Personal lending sites are appealing, but I understand that fraud and default are starting to take a toll on returns.

If all investments are over-priced, the correct move is to not buy anything. However, I also remember being way too cautious from 2009 till now and missing literally hundreds of thousands in hindsight gains. I'm still mostly invested, but unsure what to do next. We've already maximized our personal education and energy efficiency investing options.

I'm looking for:
1) fresh ideas
2) motivation to pick a path

Huskie87

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Re: Scared of stocks
« Reply #1 on: December 14, 2016, 03:50:14 PM »
Schiller CAPE is a useless ratio... see Jeremy Siegel's analysis.  If reading in detail about changes in FASB accounting standards and their effects on valuation metrics doesn't interest you, and if you don't have a strong grasp of how inflation and interest rates influence relative valuation across time periods, I'd suggest that market timing is not going to work out well for you.  Invest at a risk tolerance that your comfortable with and ignore what you might perceive as an overpriced market.

http://www.cfapubs.org/doi/pdf/10.2469/faj.v72.n3.1

ysette9

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Re: Scared of stocks
« Reply #2 on: December 14, 2016, 04:00:42 PM »
The broad stock market might not be a great investment right now, but it sure as heck beats all of the other options you list. If another 2007-2008 downturn would cause you to panic and bail out of the market, then add a healthy sum of bonds to your AA to stabilize the ride. Anything else though will guarantee you low returns and extra years of work, even greater volatility and risk via some exotic investment vehicle, or more physical work and time via something like real estate than you sounds willing to do. I vote for holding your nose, dumping your money into the stock market, and then choosing to not look at the balances or performance for the next X years you think it will take you to get to FIRE.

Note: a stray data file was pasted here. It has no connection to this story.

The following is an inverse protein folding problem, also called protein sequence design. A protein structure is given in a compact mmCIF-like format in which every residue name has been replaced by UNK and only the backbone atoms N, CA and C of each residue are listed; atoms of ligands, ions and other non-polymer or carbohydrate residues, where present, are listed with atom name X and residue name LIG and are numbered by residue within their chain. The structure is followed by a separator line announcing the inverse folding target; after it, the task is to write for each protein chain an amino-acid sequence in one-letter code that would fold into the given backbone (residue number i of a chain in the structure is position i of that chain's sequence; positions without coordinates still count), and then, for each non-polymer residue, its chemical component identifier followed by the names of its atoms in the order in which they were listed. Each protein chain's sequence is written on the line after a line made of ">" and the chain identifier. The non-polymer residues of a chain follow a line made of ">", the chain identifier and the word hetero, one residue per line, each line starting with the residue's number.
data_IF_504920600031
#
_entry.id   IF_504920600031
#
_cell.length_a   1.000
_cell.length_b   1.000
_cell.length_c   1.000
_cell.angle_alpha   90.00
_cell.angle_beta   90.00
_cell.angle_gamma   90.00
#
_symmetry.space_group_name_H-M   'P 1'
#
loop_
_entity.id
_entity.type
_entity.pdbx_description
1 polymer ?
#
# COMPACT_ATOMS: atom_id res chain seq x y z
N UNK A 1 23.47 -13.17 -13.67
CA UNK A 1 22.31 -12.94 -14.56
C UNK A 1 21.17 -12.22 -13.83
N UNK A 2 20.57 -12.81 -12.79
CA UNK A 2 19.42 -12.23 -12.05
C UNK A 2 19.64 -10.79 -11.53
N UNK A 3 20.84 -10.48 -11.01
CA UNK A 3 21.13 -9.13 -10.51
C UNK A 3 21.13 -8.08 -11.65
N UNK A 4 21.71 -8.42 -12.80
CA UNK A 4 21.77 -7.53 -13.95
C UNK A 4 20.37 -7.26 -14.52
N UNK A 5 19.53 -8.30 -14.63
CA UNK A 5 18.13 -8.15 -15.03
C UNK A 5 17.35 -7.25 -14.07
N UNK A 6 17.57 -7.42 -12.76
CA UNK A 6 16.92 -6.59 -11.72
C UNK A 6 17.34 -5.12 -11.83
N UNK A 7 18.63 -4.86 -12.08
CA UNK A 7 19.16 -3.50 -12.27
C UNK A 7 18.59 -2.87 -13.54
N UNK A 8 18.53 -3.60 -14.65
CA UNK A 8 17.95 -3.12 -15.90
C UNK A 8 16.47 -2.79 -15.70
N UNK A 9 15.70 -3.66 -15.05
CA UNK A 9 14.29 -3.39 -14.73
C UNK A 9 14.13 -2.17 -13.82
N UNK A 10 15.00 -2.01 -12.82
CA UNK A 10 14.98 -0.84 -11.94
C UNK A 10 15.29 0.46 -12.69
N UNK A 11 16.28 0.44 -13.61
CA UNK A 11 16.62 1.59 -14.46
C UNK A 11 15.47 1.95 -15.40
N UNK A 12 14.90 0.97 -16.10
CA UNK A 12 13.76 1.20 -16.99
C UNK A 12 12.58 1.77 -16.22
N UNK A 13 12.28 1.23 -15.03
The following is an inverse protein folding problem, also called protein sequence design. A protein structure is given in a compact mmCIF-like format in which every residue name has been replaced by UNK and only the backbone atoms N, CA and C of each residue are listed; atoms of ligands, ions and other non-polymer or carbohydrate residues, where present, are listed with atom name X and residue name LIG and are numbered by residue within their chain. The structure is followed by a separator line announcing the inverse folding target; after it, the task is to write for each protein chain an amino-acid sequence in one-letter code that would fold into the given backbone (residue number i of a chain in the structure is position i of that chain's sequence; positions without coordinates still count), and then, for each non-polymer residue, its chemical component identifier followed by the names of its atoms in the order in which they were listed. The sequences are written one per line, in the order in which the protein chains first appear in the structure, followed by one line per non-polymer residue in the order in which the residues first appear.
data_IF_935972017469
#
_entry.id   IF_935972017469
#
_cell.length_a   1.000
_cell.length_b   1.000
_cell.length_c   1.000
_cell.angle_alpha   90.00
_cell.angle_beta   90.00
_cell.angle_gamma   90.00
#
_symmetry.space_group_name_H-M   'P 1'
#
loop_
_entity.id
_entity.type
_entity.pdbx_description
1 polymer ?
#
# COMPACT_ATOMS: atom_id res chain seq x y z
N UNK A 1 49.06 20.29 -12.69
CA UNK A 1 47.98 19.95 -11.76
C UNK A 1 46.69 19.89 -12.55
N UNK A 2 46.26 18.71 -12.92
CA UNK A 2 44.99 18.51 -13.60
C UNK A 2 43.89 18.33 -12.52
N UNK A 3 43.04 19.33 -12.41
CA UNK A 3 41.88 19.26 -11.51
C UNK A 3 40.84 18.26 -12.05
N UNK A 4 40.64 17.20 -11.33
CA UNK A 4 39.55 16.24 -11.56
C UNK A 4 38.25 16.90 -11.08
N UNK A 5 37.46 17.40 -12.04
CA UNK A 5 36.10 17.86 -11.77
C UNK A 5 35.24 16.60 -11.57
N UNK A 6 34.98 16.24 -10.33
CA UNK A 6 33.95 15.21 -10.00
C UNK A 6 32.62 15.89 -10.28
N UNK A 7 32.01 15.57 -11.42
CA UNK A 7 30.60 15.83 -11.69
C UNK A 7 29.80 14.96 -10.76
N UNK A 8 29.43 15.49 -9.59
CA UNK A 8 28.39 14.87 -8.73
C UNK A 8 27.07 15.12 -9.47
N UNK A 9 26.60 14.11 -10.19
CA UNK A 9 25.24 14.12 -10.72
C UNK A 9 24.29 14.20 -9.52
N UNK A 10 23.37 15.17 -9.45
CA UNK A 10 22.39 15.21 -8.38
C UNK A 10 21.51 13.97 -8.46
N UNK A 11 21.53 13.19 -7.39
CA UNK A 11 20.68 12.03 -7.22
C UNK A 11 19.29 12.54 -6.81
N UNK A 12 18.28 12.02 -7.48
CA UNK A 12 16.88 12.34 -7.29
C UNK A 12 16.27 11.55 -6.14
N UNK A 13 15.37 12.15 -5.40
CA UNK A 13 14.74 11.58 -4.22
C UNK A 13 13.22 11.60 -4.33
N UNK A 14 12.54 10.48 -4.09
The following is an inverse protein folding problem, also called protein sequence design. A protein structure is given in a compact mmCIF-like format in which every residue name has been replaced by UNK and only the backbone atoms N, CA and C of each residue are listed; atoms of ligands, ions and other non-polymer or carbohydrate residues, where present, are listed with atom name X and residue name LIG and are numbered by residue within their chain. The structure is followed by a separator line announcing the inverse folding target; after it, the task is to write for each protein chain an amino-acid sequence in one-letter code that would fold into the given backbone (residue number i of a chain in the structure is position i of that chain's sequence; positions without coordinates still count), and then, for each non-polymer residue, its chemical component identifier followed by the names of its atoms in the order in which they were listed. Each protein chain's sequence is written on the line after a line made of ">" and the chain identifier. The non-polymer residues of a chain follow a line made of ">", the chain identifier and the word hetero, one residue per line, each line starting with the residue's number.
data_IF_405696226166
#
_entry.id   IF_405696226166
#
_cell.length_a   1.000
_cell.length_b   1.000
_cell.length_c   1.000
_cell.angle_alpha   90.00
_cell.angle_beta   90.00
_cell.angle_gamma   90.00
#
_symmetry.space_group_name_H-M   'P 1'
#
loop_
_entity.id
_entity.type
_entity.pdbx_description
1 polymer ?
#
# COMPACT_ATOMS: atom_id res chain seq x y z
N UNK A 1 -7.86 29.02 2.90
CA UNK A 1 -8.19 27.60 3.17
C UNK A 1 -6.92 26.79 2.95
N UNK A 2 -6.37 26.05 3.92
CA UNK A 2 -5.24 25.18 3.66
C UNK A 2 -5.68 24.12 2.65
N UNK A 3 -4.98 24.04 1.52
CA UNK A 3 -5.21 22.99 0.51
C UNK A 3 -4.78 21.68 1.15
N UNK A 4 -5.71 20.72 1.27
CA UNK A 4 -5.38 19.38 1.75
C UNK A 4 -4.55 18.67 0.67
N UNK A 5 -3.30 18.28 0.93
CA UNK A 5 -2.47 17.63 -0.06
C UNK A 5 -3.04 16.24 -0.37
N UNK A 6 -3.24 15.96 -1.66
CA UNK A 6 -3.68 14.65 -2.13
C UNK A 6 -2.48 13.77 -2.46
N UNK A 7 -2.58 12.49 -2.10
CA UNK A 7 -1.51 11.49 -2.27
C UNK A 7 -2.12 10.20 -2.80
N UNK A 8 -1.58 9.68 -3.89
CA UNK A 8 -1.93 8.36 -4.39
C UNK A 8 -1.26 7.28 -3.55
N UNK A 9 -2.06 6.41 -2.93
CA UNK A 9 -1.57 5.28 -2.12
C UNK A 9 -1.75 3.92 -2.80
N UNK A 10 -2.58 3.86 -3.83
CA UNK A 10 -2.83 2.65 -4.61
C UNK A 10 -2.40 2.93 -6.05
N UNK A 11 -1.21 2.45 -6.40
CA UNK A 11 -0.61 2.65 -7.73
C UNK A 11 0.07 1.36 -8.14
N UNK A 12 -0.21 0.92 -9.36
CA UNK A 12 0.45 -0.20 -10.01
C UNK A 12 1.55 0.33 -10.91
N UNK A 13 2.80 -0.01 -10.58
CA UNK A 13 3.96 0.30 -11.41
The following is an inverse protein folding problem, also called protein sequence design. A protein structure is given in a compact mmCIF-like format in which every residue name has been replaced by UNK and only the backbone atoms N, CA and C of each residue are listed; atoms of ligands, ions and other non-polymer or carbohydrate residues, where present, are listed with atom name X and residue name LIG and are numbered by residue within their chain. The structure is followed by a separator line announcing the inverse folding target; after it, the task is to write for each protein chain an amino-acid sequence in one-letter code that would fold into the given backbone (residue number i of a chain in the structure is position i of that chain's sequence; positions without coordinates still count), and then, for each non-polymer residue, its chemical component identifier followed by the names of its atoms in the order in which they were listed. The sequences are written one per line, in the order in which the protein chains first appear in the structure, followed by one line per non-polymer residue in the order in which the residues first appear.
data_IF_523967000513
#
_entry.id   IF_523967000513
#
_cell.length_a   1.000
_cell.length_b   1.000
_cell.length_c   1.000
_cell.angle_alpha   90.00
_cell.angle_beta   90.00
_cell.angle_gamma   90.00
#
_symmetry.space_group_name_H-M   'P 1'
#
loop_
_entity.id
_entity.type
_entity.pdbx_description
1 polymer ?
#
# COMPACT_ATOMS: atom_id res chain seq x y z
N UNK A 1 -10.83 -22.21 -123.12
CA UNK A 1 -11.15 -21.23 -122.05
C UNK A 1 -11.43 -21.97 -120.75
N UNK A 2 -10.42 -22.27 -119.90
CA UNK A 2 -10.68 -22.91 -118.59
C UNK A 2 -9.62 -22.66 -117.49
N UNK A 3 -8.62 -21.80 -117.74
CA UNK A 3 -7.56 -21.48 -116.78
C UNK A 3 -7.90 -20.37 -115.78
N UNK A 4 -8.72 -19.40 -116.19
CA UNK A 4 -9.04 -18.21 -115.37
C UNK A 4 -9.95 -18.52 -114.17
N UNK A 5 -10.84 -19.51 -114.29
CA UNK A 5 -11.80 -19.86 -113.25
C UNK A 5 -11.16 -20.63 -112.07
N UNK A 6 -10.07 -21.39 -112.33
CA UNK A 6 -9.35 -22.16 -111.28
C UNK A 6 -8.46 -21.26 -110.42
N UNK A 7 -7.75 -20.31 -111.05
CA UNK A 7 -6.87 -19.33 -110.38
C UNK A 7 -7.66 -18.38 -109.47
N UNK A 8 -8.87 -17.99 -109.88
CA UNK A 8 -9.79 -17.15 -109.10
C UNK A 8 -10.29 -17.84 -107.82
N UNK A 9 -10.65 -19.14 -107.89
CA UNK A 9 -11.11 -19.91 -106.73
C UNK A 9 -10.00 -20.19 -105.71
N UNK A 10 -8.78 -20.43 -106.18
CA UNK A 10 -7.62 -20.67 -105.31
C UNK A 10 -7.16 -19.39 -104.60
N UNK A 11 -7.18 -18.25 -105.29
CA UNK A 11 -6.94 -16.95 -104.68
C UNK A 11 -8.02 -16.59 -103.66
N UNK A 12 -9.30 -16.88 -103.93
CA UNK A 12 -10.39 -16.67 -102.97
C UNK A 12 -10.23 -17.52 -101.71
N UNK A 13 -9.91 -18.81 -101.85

ChpBstrd

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Re: Scared of stocks
« Reply #3 on: December 14, 2016, 08:15:34 PM »
Schiller CAPE is a useless ratio... see Jeremy Siegel's analysis.  If reading in detail about changes in FASB accounting standards and their effects on valuation metrics doesn't interest you, and if you don't have a strong grasp of how inflation and interest rates influence relative valuation across time periods, I'd suggest that market timing is not going to work out well for you.  Invest at a risk tolerance that your comfortable with and ignore what you might perceive as an overpriced market.